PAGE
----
The other content-centric session we attended was Drafting a Content Marketing Strategy – And Measuring the Results. This one was not explicitly aimed at the beginner (which makes sense, I can’t see Home Depot doing a “content marketing 101” session). They also talked about content in a different way — much less concerned with blogs and writing versus cutting down on lengthy product descriptions in favor of in-house photography.
For example, most retailers are content with slapping up the photos that come from the manufacturer and calling it a day. Ok, that’s one way to go. But what if those photos don’t show what customers actually want to see? Gotta fix that. Home Depot does things like take photos showing chimneys on the grills they sell (people care about heat control) and putting actual burgers on the grill so you can see how many fit. Dimensions don’t really mean as much as seeing “oh, that’s like 50 burgers on there.”
3rd party marketplaces are also on everybody’s mind. Business owners are looking for advice
Amazon was everywhere at IRCE. If they weren’t talking about how to sell on Amazon, they were talking about how to compete with them. One session that I enjoyed was a talk given by Jay Dunn from Chief Outsiders about how to compete with Amazon and your competitors. He started the session by focusing on Amazon and what they’re doing to the world (taking it over). To paint a picture of how big Amazon is getting, check out this chart Jay included in his presentation:
The second half of his presentation talked about how to compete with Amazon by focusing on post-purchase communication. Brands spend 95% of their resources on getting acquisition when the majority of those purchasers are just leaking out of the bottom of the funnel. There’s no brand loyalty anymore. Jay suggests spending half your time on post-purchase and seeing how many purchases you can get in 1 year from a single person. He calls this “annual contribution”.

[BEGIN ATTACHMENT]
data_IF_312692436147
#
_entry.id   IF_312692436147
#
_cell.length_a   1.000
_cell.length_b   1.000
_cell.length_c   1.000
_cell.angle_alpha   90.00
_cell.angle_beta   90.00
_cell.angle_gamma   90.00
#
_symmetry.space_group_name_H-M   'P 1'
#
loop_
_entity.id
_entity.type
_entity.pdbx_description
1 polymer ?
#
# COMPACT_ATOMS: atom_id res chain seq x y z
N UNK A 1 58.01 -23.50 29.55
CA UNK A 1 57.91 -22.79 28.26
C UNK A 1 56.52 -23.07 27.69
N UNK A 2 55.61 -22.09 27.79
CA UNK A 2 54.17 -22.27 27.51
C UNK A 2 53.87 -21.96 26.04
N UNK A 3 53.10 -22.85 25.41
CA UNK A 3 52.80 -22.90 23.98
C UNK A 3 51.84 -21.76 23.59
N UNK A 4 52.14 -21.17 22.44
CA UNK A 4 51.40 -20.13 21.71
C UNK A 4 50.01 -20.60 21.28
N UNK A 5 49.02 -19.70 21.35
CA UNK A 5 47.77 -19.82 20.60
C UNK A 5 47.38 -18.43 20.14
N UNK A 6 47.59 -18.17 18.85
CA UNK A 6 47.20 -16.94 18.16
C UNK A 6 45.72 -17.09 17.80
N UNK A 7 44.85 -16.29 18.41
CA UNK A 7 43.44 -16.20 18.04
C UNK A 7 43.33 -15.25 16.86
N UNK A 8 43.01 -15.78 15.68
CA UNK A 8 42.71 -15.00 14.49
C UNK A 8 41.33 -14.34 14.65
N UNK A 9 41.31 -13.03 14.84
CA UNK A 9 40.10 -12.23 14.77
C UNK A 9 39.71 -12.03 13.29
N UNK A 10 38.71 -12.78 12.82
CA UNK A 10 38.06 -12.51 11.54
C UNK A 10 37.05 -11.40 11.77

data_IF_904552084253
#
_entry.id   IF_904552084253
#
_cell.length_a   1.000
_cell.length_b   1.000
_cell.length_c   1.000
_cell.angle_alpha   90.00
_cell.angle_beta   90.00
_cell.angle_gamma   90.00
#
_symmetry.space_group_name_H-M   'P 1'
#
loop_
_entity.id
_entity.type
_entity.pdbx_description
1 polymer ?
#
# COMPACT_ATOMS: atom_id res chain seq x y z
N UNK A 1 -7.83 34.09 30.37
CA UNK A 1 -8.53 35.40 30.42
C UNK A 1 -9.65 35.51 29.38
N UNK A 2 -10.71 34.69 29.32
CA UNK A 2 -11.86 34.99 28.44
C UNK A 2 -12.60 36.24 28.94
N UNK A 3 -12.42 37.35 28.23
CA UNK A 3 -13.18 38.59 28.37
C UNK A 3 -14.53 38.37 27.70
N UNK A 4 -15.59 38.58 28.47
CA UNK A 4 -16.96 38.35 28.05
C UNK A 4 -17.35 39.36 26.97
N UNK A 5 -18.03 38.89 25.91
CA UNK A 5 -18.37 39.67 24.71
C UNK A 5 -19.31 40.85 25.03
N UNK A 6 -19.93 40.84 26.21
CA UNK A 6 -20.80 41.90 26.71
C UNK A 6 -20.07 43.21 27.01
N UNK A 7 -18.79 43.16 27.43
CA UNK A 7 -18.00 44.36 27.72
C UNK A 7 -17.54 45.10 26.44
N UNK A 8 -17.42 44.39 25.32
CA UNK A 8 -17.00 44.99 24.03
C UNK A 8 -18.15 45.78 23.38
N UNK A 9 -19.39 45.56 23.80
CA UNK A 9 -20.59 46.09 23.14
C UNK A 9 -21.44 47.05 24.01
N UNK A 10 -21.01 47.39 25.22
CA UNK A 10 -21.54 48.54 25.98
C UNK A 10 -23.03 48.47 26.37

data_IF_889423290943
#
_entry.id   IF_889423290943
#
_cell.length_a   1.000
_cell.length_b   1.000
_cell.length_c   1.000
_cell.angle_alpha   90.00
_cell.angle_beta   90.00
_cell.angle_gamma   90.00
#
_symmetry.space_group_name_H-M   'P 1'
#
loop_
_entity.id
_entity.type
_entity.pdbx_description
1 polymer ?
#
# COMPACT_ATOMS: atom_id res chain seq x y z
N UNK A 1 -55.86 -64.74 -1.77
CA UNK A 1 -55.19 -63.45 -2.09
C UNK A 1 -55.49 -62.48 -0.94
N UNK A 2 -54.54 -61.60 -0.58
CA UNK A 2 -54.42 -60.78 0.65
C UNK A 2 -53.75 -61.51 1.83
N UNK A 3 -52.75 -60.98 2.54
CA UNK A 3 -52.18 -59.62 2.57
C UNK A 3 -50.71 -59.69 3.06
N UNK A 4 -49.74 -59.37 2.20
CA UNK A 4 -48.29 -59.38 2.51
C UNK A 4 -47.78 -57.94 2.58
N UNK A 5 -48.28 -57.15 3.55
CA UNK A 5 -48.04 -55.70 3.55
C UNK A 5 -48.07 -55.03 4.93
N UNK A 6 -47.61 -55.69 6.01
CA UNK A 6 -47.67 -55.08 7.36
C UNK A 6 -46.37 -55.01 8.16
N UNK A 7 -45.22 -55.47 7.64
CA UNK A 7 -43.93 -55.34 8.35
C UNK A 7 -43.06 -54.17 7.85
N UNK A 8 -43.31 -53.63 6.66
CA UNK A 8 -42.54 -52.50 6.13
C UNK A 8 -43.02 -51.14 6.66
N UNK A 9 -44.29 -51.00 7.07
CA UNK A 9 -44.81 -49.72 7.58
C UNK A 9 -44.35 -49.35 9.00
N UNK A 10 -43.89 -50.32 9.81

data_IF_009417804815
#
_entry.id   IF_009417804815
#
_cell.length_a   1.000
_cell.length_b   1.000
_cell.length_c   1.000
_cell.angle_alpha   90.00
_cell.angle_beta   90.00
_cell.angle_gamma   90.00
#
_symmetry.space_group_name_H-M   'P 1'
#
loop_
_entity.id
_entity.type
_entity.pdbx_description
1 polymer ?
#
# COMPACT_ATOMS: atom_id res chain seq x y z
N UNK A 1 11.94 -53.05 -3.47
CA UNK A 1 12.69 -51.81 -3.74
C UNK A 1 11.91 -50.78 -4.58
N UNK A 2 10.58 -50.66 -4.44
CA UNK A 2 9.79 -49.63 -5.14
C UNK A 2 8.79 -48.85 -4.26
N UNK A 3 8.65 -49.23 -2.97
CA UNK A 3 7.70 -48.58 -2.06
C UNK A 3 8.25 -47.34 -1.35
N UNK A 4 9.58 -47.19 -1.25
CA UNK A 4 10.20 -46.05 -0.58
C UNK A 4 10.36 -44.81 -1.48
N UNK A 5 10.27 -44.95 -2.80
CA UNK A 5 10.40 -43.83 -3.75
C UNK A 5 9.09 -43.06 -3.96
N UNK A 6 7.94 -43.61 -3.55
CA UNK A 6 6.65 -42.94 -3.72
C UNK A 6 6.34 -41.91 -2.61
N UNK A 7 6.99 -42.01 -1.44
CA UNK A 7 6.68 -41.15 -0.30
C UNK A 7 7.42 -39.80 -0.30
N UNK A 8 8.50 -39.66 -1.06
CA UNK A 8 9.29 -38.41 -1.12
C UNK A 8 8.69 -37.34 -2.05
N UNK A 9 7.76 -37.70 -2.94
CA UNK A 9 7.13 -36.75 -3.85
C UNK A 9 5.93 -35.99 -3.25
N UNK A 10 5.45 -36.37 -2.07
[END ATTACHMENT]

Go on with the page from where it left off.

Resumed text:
Speakers sometimes went broad because the audience was comprised of professionals with varying levels of expertise
To be fair, this is usually true at a lot of big conferences. It’s tough to know exactly who is in the room, what their business is, what their role is, and what exactly they’re trying to get out of the session. Some sessions focused on the importance of video (especially square or 1:1 video) on social media, others focused on the sometimes challenging relationship between marketing and IT.
In the case of the former, especially among Klaviyo customers, I imagine most folks are aware that video is a big, big deal. In the case of the latter, the relationship between marketing and IT is great because there is no IT department! Maybe there isn’t a marketing department either, the CEO is doing it all!
But that’s kind of the challenge filling a docket over the course of a few days. Sometimes you’ll run into an enterprise conversation, and other times you’ll know something that not everyone else does. Par for the course.